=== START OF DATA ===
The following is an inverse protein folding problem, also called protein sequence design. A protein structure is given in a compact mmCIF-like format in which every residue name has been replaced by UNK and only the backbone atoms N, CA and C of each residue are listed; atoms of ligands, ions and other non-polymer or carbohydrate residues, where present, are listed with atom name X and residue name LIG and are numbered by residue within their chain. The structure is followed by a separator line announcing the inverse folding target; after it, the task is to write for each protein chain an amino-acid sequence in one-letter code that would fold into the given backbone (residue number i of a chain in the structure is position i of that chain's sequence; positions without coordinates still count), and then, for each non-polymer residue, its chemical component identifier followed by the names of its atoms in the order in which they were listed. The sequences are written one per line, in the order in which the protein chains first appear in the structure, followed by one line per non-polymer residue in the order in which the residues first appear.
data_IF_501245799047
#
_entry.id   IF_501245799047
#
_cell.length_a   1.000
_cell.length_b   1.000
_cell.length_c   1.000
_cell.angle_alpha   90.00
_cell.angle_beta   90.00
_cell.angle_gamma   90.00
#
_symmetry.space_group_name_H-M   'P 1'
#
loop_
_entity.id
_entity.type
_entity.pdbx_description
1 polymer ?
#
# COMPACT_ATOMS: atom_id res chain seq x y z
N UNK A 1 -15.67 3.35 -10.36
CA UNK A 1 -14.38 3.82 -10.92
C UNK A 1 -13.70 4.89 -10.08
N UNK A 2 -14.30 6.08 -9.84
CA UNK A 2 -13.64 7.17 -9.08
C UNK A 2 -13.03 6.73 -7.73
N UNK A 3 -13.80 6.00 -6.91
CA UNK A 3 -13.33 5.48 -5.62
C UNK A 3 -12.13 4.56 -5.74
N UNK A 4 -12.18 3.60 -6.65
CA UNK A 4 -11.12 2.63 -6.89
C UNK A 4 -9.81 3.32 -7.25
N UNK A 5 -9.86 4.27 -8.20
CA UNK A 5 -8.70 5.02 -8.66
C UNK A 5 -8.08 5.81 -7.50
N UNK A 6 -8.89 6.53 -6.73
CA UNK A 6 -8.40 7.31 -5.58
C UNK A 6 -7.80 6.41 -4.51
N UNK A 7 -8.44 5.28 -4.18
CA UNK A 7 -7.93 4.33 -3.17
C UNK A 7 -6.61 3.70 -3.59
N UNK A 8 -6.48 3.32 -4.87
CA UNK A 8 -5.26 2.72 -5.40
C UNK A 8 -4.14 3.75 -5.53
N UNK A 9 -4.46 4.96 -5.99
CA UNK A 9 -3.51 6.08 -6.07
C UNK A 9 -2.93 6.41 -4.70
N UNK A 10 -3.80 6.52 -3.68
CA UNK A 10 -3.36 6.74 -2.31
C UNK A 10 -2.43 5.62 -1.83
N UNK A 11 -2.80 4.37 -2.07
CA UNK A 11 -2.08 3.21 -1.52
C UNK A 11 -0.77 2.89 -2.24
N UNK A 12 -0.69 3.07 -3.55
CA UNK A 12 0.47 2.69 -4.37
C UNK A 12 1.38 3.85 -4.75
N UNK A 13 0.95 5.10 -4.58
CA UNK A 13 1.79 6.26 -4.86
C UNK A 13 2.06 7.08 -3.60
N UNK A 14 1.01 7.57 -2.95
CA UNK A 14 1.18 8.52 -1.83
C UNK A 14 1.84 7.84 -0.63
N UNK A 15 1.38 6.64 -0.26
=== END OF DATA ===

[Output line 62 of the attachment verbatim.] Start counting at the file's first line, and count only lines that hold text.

CA UNK A 14 1.18 8.52 -1.83